Recently in a focus group, a consumer respondent said something like this to me: “Your client needs to fire their current agency and hire some young marketers with fresh ideas that will re-energize their brand for launch in a new market. The stuff you are showing us is dated and will never give them the lift they need.”

This is certainly not the first time I have heard such sentiments expressed by people who are considered to be average consumers in some sense . (We try not to invite marketing professionals, advertising people, competitors, journalists, and actors as a matter of routine).

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Guerrilla Marketing Research: How to Find Information on a Budget

My regular workout buddy is an outsourced marketing consultant. As we sweat it out in the cardio area we yak it up about many things. A frequent topic is the desire of her small business and start-up clients to get some kind of marketing research insights on essentially no budget.

Recently, she was telling me about a start-up who wants to get 30 interviews done across North America with various types of business owners – and has a budget of $5,000 for the whole thing. As you can imagine, a range of expressions crossed my face when asked for advice on how to do this.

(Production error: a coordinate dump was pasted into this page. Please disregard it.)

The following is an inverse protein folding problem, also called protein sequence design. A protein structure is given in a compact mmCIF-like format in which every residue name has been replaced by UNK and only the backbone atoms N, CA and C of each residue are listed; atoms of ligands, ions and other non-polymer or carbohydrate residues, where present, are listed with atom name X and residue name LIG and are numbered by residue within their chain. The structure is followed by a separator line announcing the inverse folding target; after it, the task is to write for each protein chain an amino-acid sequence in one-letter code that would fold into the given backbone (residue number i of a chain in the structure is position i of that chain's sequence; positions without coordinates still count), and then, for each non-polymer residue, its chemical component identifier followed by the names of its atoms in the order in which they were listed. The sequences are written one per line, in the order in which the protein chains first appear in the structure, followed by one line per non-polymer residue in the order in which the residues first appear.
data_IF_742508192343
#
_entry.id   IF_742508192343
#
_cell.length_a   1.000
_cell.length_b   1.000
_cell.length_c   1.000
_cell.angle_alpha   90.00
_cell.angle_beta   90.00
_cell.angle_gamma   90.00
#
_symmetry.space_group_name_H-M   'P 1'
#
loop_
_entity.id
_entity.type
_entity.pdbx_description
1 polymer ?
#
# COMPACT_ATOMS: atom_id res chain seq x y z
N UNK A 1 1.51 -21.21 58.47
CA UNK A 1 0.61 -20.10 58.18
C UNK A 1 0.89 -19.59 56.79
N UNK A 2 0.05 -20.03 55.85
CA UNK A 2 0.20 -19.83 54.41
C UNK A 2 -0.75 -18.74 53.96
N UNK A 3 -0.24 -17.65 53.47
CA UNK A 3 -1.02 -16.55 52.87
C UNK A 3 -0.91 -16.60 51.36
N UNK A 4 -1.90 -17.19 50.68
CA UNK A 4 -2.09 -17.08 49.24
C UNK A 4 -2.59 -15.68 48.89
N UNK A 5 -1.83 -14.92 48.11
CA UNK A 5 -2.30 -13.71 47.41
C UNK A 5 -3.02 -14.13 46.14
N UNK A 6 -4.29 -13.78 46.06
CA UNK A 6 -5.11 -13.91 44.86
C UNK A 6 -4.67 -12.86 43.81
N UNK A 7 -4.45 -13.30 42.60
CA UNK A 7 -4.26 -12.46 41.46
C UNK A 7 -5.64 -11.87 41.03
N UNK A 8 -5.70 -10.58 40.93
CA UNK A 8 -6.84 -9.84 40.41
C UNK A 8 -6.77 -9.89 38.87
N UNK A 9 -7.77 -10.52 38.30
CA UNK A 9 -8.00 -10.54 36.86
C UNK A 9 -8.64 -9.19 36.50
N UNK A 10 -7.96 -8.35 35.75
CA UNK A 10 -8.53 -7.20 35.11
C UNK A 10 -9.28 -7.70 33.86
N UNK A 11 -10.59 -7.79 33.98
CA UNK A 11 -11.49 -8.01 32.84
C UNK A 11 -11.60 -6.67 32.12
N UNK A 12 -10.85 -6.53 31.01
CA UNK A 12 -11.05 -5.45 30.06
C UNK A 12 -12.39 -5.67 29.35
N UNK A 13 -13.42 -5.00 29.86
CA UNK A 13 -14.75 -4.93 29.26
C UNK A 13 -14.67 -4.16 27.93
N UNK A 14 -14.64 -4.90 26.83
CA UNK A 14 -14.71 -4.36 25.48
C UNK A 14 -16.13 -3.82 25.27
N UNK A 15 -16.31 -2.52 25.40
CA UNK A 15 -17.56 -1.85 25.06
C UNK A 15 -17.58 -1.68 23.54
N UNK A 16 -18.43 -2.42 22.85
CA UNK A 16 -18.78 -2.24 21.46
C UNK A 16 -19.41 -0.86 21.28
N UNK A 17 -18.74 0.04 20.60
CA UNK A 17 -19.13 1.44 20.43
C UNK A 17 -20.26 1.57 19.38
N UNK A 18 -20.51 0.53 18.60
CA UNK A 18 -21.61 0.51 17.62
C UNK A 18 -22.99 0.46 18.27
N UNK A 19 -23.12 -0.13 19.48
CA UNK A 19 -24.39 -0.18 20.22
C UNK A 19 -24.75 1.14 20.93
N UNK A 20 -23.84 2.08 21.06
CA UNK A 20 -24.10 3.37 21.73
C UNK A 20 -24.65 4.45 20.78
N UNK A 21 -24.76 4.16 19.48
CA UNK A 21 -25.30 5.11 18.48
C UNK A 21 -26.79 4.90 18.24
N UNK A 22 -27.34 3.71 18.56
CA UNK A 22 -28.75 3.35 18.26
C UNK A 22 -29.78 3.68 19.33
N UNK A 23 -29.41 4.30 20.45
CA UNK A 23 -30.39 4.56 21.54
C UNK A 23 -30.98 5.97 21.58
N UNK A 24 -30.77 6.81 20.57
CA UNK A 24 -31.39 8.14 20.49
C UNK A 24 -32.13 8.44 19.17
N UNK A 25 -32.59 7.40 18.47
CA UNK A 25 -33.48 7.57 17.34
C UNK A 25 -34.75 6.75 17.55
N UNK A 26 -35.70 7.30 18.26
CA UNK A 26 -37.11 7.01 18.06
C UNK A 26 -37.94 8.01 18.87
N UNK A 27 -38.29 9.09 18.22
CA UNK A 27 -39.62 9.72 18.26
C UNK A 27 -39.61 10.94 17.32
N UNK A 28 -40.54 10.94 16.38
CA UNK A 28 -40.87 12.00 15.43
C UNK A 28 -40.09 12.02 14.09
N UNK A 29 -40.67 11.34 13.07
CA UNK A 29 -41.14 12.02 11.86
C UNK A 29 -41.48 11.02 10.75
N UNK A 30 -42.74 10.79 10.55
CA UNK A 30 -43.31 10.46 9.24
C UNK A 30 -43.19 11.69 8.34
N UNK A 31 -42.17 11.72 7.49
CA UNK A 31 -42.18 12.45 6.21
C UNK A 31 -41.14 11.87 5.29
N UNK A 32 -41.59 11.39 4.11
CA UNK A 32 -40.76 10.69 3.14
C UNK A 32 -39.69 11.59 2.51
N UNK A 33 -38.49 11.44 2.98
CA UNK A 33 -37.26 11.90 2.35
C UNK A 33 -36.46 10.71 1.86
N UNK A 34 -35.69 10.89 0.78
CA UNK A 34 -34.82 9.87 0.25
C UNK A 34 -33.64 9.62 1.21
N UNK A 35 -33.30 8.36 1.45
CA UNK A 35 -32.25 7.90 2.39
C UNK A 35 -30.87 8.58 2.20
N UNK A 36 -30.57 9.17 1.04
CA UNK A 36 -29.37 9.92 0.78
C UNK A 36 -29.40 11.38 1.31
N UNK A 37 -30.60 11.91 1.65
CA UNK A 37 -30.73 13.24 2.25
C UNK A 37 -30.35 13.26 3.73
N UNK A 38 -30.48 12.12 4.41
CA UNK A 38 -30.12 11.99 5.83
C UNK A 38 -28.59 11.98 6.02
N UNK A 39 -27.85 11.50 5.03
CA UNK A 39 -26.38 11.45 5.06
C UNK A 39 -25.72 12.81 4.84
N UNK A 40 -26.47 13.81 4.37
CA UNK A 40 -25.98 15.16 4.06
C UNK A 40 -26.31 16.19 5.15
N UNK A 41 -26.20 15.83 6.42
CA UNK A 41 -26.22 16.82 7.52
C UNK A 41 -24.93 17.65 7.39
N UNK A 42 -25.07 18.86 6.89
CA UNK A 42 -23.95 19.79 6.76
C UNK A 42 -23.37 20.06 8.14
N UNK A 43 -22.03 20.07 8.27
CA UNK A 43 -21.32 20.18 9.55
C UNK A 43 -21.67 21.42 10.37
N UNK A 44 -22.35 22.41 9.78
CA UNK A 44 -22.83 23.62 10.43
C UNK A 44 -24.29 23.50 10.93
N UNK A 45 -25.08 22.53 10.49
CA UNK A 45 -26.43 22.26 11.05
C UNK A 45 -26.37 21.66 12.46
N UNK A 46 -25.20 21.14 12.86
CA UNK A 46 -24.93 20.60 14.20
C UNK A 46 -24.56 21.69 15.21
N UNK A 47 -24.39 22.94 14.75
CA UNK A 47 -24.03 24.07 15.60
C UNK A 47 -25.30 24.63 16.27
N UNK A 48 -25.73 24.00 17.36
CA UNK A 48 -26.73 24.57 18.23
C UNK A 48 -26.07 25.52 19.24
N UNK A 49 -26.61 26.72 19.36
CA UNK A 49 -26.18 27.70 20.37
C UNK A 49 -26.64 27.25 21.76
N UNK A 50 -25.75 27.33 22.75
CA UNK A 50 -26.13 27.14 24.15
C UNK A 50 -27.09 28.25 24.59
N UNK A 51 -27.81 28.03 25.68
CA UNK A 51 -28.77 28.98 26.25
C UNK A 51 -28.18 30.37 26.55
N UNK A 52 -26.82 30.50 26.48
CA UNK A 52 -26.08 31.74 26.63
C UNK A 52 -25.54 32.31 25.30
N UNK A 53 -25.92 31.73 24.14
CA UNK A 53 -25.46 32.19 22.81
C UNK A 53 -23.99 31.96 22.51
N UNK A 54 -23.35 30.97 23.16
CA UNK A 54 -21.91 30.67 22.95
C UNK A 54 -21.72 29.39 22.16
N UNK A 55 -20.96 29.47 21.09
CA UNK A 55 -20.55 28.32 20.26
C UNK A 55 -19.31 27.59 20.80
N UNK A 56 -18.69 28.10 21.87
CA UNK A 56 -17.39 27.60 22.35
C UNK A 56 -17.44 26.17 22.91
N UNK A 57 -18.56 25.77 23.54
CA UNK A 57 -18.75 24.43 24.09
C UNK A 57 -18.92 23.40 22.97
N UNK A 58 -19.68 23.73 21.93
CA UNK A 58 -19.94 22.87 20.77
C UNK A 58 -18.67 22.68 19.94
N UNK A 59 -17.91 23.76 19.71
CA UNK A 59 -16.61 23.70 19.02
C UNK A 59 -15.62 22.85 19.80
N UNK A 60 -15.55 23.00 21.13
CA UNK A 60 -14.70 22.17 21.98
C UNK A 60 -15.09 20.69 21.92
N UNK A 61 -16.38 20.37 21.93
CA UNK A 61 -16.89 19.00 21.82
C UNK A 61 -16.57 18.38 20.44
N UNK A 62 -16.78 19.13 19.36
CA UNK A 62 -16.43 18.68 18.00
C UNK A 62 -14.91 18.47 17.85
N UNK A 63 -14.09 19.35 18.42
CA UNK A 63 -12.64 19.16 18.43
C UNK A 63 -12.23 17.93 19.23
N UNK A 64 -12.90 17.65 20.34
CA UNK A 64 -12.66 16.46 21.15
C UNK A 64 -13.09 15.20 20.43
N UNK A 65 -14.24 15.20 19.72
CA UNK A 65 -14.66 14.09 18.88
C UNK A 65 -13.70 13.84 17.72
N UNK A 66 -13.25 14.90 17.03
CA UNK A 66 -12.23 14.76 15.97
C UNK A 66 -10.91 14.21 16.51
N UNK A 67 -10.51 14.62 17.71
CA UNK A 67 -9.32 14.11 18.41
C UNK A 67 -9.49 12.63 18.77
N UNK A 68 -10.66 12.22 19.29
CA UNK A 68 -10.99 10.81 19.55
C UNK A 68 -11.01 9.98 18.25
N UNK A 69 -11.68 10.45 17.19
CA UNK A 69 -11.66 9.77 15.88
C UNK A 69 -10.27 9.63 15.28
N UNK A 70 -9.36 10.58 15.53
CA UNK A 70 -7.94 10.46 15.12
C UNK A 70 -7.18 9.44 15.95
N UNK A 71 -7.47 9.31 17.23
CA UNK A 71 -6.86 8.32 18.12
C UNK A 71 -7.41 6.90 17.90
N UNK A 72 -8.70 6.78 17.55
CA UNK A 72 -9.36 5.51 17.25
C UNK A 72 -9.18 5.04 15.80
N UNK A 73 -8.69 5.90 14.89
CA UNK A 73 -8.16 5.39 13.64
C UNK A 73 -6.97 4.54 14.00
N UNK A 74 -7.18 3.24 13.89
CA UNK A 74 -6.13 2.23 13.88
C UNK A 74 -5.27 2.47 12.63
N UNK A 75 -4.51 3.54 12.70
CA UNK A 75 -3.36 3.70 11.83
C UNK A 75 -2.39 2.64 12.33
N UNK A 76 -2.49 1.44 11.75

But it’s a common problem and I’m not unsympathetic.

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How can a specialty telecommunications company in a demanding B2B space develop better quality?

Multiple re-organizations had left this small division of specialty engineers, senior sales and service staff frustrated by the barriers they had to jump to meet customer needs every day.

A half-day window opened at the annual company-wide kickoff event. Careful design, and an advance knowledge harvest assignment for participants were key in this facilitation event.

By the time lunch rolled around, we had successfully identified the major barriers, prioritized the top five, and small teams were starting to plan solutions.

We created new tools specifically for this project, to ensure delivery of results within a very tight window.